Currently the chipset supply is volatile and unreliable at best. If the chipset supply does not improve or continues to deteriorate several changes must occur to avoid additional delays. Among the processes to improve and implement include the avoidance of single source suppliers. Using more than one source provides Dell the ability to have a backup plan if the primary source develops issues and cannot meet demand. Integrating the supply chain using vendor managed inventory (VMI) capabilities in conjunction with material resource planning (MRP) allows suppliers to view the demands Dell has for various components including chipsets for motherboards. As a result, an even flow of chipsets can be manufactured and shipped economically to meet changes in demand like customer preference changes and NPI. As a result, the integration of the supply chain minimizes the bullwhip effects of too little inventory where it is needed and too much inventory where it is not needed.
Business Process Improvement (BPI) Methodology
The use of Dell’s business process improvement model provides a large amount of information. The process identified the issues Dell has with providing chipsets when needed. Upon further review several factors contributed to this delay. Whereupon the causes of the delays occurred various alternatives were presented to improve the contributing factors causing the delays in providing chipsets.
The use of a completely numeric table is beneficial because of the ease in which individuals can locate important information like the modified cost per box figure instead of using strictly a text format that is cumbersome and confusing. The data outline makes comparisons between each manufacturing option easy to read and to identify large discrepancies. The ability to compare quickly and contrast variables assists in eliminating options that do not offer the solutions that Dell is seeking. Vital and important information can quickly be found without reading several pages of text and numeric values.
The use of process charting to improve understanding processes leads to improvements in performance. The comparison of current activities and processes in the form of AS-IS activities to where an organization wants to be in the form of TO-BE activities is an important aspect in the BPI methodology. Balanced score cards and measuring key performance indicators also contribute to more effective BPI. Based on the measurements of various key performance indicators (KPI)’s revealed the availability issue of chipsets was resulting in the inability to provide ample motherboards. In conjunction with these activities Dell gathered information from those that dealt with the issues causing the problems with providing and receiving chipsets and motherboards in a timely fashion. Therefore, issues and solutions were identified and measured by those that would need to make the necessary changes. Employee and department input generated support that permits realistic transition improvement alternatives.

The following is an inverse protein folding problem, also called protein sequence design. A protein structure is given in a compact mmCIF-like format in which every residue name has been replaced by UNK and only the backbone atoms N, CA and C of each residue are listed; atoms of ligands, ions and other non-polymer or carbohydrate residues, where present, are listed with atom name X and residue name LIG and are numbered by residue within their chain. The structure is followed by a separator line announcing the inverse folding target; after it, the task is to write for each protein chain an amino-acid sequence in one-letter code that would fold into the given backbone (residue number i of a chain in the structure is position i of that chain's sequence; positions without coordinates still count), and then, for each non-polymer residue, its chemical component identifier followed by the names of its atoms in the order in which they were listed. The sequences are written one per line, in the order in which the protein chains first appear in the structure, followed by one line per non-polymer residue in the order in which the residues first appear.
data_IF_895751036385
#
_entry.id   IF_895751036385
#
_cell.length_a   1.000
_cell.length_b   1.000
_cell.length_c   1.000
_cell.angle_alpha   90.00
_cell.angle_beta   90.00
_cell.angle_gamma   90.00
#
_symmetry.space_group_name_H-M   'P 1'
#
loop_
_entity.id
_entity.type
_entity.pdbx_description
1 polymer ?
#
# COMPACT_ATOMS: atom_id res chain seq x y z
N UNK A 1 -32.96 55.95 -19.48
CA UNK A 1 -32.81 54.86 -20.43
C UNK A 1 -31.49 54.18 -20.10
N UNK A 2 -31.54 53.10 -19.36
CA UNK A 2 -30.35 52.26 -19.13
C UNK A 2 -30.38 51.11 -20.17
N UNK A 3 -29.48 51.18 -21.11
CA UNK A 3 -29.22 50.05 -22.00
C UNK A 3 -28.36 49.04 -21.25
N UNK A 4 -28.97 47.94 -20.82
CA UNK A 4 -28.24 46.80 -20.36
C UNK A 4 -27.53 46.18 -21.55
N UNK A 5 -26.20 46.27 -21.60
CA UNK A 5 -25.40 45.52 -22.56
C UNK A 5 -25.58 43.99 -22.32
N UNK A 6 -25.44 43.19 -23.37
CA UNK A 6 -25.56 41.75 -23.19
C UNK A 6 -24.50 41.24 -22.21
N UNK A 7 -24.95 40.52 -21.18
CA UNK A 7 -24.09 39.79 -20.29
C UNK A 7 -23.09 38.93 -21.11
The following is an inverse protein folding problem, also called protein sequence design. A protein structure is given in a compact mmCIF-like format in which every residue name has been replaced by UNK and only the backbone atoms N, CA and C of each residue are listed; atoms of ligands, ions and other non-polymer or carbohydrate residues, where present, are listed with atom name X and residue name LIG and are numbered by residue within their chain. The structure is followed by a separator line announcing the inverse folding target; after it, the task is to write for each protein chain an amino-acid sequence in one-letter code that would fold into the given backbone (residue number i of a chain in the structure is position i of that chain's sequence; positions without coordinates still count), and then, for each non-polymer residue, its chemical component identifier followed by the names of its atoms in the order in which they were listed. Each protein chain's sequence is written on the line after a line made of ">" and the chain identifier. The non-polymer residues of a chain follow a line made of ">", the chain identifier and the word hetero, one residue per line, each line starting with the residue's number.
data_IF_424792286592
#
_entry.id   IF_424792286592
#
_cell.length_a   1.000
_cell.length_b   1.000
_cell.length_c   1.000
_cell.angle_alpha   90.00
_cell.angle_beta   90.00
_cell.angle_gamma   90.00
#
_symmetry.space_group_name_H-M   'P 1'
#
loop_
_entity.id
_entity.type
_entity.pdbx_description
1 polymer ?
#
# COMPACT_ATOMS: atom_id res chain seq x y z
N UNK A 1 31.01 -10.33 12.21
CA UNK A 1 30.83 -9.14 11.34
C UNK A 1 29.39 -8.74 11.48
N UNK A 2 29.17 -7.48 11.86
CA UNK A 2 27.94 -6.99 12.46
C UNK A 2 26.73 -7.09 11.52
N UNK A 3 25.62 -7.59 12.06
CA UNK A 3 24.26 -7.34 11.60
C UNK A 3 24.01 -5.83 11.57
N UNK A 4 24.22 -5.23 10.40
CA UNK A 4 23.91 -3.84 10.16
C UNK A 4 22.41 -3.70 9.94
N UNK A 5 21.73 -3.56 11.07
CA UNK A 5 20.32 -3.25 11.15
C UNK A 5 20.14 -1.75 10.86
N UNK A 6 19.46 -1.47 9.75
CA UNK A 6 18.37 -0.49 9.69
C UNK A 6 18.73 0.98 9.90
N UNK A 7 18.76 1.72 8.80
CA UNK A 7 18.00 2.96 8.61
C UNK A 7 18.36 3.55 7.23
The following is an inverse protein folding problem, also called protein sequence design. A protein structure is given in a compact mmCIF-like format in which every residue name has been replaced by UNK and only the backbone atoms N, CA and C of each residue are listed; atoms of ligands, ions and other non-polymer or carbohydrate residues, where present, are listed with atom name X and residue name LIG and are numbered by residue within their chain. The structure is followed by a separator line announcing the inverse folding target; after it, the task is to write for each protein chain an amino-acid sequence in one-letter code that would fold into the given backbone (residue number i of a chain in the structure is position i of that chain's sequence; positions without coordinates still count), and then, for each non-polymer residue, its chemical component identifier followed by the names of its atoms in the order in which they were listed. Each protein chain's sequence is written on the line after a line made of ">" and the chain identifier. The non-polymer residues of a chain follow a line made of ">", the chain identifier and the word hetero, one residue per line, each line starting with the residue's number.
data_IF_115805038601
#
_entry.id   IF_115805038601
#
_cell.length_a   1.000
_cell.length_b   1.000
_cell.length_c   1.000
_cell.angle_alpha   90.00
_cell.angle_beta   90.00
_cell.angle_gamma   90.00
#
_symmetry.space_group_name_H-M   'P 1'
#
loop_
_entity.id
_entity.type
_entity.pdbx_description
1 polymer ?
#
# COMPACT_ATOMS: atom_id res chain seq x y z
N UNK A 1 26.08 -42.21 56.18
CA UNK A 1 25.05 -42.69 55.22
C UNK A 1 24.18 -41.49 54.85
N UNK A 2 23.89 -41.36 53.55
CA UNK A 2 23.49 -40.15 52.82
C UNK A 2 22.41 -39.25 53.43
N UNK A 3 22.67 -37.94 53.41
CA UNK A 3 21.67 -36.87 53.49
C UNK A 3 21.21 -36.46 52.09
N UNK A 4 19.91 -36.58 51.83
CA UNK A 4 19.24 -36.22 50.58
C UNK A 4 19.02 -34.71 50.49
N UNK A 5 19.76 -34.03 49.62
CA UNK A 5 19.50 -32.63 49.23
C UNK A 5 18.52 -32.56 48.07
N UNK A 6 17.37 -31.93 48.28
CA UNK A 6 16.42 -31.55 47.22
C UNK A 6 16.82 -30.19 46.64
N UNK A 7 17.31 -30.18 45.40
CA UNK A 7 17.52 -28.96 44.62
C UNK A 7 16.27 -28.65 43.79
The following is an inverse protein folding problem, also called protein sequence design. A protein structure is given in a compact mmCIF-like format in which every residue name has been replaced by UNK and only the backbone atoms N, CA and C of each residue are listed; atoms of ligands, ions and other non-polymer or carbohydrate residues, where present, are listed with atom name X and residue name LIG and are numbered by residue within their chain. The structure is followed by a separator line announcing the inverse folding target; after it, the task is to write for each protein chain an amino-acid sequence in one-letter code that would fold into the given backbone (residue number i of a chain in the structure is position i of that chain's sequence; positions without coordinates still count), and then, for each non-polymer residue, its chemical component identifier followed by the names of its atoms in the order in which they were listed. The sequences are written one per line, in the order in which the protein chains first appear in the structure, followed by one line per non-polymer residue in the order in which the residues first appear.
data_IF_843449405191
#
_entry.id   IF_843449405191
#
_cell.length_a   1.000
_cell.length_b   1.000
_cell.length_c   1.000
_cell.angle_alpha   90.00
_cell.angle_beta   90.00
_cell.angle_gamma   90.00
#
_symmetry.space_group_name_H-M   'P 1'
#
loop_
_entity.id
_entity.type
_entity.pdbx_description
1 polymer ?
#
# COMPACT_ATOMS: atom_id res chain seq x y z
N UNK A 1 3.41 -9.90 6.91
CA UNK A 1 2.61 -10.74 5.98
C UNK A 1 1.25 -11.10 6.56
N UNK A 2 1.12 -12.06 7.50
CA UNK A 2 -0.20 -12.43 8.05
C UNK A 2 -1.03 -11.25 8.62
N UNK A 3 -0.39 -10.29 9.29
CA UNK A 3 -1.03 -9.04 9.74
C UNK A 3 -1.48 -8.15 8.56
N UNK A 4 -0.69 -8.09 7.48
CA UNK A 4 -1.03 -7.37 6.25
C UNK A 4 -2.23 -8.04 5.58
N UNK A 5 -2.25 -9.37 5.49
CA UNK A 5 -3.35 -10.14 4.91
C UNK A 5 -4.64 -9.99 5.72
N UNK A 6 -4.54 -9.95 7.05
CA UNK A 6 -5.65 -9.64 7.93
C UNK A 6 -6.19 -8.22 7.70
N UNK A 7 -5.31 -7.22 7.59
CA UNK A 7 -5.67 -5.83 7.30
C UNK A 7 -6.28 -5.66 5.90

Supply Chain Changes
Supply changes will be necessary for Dell to address effectively the root causes contributing to the increase in L5 manufacturing. Dell will find it necessary to modify its supply chain configure to order business to maintain a competitive advantage. According to Reeve & Srinivasan (2005), “Competitors may deploy supply chains that give them a competitive advantage” (p. 51, para. 1). Dell will have its own factory associates assemble motherboards into L5 Chassis in a supplier logistics center (SLC). As a result, Dell will be required to install new equipment at the SLC. Affects will occur because of the changes in the supply chain. Dell expects minimal effects because of the supply chain modifications. Capital expenditures on new equipment will be low. Furthermore, Dell expects no impact on the manufacturing process.
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- James Tallant (Author), 2010, Dell Inc. Case Paper, Munich, GRIN Verlag, https://www.grin.com/document/169010